Richard Rohr’s Daily Meditations: A New Experience
(The link to the original blog post can be found here.)
Whoever is willing to serenely bear the trial of being displeasing to herself, that person is a pleasant place of shelter for Jesus. —St. Thérèse of Lisieux
In these shocking quotes, Francis and Thérèse are trying to teach us to let go of that deep but deceptive human need to “think well of one’s self.” That is the ego talking, they would say. Only someone who has surrendered their separateness and their superiority can do this, of course. Anyone who has radically “accepted being accepted” already thinks well of themselves. Their positive and secure self-image is a divine gift totally given from the beginning and never self-constructed. It is quite stable and needs no fanfare.
In a world where imperfection seems to be everywhere, the humble and the honest have a huge head start in spiritual matters and can readily find God in their most ordinary of lives. “To the poor in spirit the kingdom of heaven already belongs” (Matthew 5:3), Jesus says in his emphatic opening line of the Sermon on the Mount.
One thing we all have in common is that we all “sin” (Romans 5:12), transgress, fall into our imperfections, and make mistakes. There are no exceptions to this. We are also sinned against as the victims of others’ failure and our own social milieu. Augustine called this “original sin.” But that does not mean we are bad at the core, which is the way it has unfortunately been misinterpreted for much of Christian history.
You must first remember who you are! You must start with the positive and not with a problem, or you never get beyond a kind of negative problem solving. Your core, your deepest DNA, is divine; it is the Spirit of Love implanted within you by your Creator at the first moment of your creation (Romans 5:5, 8:11, 14-16 and throughout). We must know that we begin with “original blessing” as Matthew Fox and others have put it. Augustine was just trying to describe the inevitability of sin in an imperfect world (so we would not be surprised). Unfortunately this poorly named and misunderstood negative notion dominated the next 1500 years of Christianity. The word “sin” implies culpability, and that was never Augustine’s point. In fact, his meaning was quite the opposite: we all carry the wounds of our parents and ancestors, which good therapists all know is true. Your sins are not just your own.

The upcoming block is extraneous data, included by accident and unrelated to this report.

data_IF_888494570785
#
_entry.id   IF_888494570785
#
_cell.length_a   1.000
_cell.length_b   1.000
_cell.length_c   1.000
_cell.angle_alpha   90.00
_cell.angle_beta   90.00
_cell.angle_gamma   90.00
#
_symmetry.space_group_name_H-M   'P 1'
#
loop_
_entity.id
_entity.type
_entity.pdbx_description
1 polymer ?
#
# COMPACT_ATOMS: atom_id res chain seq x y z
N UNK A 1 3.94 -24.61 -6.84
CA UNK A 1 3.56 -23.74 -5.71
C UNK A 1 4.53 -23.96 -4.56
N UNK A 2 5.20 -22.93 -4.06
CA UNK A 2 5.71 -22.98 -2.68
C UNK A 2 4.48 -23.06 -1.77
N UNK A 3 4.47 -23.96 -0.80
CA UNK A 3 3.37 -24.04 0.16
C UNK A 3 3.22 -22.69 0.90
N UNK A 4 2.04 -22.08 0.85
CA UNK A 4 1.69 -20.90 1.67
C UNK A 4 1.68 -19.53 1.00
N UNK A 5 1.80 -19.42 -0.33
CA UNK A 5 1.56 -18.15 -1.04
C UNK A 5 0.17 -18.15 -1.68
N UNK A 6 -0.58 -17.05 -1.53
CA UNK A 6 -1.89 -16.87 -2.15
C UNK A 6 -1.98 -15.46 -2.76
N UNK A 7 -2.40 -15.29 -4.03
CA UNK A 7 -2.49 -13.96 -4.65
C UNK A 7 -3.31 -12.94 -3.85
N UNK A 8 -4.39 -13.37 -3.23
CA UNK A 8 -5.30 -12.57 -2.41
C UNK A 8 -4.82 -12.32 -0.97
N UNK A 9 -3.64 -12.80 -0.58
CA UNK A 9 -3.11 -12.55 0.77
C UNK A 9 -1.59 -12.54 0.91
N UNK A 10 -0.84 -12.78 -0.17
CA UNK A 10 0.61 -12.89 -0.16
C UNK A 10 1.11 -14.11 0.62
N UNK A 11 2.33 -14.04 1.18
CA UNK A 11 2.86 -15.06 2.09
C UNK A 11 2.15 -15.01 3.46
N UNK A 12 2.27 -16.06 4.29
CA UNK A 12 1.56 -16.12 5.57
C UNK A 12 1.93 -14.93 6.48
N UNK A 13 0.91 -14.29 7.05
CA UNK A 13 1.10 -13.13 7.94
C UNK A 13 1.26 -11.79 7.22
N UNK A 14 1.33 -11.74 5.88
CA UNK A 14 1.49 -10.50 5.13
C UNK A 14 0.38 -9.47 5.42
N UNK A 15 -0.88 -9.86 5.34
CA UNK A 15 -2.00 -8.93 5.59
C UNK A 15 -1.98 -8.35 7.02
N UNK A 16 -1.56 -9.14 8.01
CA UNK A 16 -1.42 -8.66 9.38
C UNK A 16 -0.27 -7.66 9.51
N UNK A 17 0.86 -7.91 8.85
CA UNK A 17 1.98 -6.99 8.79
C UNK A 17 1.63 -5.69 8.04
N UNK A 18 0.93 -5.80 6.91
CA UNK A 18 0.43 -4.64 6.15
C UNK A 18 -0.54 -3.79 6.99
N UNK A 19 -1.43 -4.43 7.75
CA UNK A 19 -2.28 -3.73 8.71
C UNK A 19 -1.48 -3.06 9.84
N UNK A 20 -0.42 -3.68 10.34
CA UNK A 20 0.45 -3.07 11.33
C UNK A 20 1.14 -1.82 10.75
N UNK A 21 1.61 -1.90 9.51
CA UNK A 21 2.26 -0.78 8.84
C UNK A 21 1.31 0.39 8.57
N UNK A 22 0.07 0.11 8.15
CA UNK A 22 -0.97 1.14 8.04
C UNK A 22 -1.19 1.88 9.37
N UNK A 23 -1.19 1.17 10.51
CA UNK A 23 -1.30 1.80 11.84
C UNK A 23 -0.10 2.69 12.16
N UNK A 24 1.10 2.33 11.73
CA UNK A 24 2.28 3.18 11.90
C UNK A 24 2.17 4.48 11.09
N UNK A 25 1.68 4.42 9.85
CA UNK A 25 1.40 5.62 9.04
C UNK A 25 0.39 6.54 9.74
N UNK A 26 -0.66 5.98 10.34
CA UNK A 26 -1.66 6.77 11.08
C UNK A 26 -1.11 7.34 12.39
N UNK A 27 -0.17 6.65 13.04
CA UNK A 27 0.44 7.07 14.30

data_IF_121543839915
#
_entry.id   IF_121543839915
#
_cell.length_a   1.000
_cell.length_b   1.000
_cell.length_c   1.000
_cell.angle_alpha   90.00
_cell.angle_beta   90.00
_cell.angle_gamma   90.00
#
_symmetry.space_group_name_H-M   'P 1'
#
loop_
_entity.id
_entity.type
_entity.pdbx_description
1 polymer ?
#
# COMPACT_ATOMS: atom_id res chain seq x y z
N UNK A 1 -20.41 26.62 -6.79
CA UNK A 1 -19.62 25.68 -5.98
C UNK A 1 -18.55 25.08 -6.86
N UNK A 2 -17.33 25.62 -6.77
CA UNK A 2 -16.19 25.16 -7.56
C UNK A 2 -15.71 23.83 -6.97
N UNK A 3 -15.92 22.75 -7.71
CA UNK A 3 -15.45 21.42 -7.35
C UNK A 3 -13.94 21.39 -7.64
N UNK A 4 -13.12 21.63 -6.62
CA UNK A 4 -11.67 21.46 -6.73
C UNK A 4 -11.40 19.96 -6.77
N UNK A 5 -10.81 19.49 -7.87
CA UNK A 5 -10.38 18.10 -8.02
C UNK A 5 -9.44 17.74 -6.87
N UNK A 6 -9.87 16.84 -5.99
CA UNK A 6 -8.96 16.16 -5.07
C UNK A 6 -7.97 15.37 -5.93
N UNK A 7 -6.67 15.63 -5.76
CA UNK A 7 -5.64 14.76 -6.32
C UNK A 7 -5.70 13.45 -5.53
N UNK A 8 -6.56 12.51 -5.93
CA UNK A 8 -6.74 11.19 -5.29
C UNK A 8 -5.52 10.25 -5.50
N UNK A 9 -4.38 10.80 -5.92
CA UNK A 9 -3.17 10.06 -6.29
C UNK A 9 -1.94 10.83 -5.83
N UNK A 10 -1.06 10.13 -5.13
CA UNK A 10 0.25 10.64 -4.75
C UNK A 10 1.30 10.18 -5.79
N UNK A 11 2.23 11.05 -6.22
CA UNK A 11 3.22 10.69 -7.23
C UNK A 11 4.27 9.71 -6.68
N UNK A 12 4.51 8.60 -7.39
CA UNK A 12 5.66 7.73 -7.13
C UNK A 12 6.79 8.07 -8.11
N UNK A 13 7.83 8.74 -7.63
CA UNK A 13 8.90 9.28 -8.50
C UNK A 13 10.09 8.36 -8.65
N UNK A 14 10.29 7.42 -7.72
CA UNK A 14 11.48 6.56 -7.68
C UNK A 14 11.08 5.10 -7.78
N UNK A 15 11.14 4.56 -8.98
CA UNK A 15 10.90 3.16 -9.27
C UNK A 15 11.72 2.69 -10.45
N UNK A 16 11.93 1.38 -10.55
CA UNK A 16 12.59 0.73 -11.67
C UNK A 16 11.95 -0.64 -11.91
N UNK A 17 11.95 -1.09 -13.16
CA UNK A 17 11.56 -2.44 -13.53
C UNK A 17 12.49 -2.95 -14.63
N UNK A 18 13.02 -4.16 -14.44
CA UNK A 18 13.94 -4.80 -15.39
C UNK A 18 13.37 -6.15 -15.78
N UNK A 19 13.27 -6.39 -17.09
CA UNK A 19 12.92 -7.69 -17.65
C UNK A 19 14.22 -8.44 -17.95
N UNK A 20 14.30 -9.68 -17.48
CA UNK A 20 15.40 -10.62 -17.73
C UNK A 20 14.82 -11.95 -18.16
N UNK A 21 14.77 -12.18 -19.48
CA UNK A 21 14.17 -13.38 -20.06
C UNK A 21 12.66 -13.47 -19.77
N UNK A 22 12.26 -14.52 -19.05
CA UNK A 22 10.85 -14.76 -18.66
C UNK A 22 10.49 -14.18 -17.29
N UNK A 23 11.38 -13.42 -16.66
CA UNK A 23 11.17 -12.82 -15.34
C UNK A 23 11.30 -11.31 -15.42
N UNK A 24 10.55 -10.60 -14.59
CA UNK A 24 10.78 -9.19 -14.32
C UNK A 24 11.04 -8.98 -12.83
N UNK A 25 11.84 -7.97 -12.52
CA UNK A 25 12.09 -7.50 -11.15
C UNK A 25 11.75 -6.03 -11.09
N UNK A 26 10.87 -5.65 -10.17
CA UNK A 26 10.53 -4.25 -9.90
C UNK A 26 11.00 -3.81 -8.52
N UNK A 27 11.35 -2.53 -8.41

Humble honesty about our positive core, and a compassionate recognition that none of us completely lives out of our full identity, is the most truthful form of spirituality. The pull back that creates longing and desire and movement forward—like an extended rubber band—creates both inherent capability and negative capability. We all find our lives eventually dragged into opposition, problems, or “the negative” (sin, failure, betrayal, gossip, fear, hurt, disease, etc.), and especially the ultimate negation: death itself. What I love about healthy Christianity is its utter realism. Both divine election and death in many forms are presented as the school of life. The Divine Life we have been blessed with, which is actually Love Itself, is big enough to include all failure and death. The genius of the Christian explanation is that it includes the problem in the solution: the cross of failure becomes the catapult toward transformation. Our sins can even become “happy faults,” as we sing on Holy Saturday.
We might also call this pull-back or negative capability vulnerability or woundability. The vulnerable person has every reason to keep growing through everything that happens to them. The overly guarded and self-protected person is scratched and dented by all “the slings and arrows of outrageous fortune,” whereas the malleable, bendable, flexible, woundable person is almost indestructible. Their wounds are always allowed to be their teachers instead of their defeat.
It is crucial that we understand Jesus was never upset with sinners; he was only upset with people who did not think they were sinners! How marvelous that our God-image is a wonderfully wounded and vulnerable man. This is a most unlikely image for God, unless we are able to comprehend that God is telling us something about the God Self—which is almost incomprehensible: God is also vulnerable.